Unmanned Systems Technology 022 | XOcean XO-450 l Radar systems l Space vehicles insight l Small Robot l BMPower FCPS l Prismatic HALE UAV l InterDrone 2018 show report l UpVision l Navigation systems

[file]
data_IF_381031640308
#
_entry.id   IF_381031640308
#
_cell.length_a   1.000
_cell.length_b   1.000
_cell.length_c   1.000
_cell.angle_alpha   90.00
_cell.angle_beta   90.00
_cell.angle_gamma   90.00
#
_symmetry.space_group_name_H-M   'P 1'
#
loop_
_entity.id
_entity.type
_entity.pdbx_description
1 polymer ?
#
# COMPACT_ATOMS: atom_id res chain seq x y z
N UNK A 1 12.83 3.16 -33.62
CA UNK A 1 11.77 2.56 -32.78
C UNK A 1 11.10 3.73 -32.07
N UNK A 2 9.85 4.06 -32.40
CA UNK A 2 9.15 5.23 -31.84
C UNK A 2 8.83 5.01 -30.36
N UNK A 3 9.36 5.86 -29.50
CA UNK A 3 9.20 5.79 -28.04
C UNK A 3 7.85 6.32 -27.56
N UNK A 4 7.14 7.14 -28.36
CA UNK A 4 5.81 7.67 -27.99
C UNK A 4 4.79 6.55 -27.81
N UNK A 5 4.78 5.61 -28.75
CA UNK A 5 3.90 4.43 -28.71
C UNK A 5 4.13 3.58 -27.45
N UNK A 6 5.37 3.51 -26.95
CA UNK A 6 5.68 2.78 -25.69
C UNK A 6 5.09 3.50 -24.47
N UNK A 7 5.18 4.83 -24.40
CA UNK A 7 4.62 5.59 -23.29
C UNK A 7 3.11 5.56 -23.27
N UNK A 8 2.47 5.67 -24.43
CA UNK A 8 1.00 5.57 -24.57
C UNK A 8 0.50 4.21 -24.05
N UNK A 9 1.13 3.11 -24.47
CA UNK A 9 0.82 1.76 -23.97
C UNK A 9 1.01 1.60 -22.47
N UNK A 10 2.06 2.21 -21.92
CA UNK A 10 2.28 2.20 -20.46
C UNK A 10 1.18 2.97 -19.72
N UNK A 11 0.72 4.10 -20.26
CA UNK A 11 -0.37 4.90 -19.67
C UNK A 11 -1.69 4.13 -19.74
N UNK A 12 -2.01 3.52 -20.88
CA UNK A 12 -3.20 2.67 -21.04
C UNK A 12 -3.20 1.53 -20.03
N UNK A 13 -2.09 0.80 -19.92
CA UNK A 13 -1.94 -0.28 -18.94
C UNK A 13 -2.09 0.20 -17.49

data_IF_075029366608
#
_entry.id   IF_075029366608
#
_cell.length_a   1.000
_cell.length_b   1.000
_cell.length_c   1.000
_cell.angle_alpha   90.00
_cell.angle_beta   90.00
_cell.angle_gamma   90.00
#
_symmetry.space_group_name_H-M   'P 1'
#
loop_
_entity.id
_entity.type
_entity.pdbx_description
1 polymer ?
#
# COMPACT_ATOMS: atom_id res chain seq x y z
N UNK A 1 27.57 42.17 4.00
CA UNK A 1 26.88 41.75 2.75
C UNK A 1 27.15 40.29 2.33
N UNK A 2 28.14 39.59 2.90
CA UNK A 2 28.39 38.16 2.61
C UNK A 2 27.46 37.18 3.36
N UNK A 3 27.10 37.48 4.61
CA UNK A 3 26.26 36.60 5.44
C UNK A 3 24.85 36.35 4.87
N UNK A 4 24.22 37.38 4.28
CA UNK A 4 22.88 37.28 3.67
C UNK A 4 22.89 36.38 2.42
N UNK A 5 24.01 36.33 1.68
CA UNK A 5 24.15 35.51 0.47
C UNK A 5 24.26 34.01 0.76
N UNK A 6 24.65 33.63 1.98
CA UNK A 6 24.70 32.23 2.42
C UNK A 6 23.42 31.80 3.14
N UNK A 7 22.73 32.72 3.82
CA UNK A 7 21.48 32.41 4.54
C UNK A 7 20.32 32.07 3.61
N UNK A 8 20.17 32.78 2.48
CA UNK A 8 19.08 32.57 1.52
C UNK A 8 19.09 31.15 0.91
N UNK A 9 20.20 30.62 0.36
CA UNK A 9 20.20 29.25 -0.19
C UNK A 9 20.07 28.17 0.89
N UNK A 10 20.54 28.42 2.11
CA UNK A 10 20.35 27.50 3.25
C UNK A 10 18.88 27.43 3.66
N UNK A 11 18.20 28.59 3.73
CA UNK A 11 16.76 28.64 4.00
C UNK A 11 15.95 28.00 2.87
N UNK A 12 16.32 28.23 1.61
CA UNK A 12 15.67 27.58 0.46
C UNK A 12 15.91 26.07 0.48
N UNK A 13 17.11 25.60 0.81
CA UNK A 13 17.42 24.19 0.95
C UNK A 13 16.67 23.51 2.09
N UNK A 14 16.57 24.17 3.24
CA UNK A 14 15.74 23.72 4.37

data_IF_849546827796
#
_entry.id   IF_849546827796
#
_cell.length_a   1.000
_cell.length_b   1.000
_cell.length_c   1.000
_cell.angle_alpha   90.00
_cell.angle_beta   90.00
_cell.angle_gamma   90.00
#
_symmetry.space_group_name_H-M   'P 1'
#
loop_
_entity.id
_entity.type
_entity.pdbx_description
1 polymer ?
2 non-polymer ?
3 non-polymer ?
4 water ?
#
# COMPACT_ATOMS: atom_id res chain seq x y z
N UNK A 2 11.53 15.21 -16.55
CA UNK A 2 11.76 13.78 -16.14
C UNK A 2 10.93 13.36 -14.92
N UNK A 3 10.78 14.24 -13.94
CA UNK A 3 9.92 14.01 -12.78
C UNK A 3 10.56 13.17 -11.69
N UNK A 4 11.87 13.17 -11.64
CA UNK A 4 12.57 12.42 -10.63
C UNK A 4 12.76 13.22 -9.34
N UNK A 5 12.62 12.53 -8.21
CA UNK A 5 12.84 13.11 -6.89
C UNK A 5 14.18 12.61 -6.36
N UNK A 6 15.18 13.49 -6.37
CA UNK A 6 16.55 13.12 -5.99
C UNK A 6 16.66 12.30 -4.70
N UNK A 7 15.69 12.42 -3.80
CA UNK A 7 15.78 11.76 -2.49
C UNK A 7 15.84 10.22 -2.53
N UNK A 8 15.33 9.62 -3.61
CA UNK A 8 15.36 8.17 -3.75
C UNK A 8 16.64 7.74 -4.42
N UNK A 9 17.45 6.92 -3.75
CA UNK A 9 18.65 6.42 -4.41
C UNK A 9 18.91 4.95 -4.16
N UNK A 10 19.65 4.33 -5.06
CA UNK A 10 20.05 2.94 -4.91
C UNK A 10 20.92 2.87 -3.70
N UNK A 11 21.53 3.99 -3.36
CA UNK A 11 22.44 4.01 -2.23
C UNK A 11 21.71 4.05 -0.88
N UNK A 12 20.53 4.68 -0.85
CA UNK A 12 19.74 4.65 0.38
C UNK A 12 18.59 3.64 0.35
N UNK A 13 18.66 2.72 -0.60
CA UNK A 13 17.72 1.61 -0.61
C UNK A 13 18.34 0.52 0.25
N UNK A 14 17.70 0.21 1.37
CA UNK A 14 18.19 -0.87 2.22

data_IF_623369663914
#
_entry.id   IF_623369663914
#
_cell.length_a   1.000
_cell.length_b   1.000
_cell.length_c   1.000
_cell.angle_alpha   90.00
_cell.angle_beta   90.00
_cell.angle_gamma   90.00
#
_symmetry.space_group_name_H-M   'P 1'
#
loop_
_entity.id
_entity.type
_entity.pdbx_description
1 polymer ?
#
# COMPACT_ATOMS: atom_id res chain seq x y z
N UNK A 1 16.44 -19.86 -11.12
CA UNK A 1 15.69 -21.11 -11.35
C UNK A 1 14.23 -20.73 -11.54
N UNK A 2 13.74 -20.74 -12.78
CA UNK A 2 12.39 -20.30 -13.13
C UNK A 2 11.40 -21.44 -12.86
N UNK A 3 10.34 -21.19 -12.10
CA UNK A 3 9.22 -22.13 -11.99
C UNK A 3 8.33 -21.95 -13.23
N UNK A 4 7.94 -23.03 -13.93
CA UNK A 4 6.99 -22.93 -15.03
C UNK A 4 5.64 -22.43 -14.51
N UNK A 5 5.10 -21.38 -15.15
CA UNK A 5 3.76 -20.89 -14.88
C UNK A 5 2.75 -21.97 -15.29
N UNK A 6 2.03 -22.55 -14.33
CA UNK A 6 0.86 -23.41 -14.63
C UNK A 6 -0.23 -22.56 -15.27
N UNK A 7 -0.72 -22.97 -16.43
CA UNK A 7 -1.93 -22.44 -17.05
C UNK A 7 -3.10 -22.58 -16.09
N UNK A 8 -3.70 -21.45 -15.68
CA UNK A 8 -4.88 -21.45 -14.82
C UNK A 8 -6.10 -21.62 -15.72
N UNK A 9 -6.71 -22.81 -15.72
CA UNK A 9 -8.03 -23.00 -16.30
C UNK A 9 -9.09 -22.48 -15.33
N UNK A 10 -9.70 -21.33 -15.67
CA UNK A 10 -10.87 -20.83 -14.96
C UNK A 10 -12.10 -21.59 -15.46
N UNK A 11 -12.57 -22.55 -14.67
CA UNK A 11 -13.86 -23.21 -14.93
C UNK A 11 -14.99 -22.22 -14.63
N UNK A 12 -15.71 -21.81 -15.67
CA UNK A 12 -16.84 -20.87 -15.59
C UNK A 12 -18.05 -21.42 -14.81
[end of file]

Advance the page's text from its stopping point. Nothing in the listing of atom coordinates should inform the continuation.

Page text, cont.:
88 A part from AUVs when operating underwater, autonomous vehicles depend largely on GNSS technology for navigation and localisation, and the reliability of the former is tied directly to improvements in the latter. GNSS provides critical services for unmanned vehicles, aside from merely outputting position readings. Waypoint- guided navigation for survey mission autopilots, georeferencing systems for photogrammetric applications, and reliable coordinate transmissions for transponders in air traffic integration all depend on GNSS receivers. And as demand for the number and precision of GNSS signals grows, so advances in navigation systems are emerging to meet that demand. Ongoing SWaP optimisation in GNSS technologies generally means more linear RF front ends (the circuits between the antenna and the part of the receiver containing the mixers and tracking loops), which makes them less susceptible to out-of-band interference. Also, Europe’s Galileo, China’s BeiDou and the international GPS L5 constellations are poised to enable greater accuracy and fewer position errors than GPS and GLONASS channels. Multi-frequency A multi-frequency GNSS receiver is one that, as its name suggests, tracks at least two signals from satellites on different frequencies – for example, GPS L1 and L5, which operate using 1575.42 MHz and 1176.45 MHz as their respective centre frequencies. Access to L5 satellites provides many advantages for unmanned vehicles. Rory Jackson reports on how new GNSS receiver technologies are meeting the need for more accurate navigation Location, location, location October/November 2018 | Unmanned Systems Technology GNSS receivers increasingly come with several hundred channels and the ability to track signals from three satellite networks at a time (Courtesy of Lockheed Martin)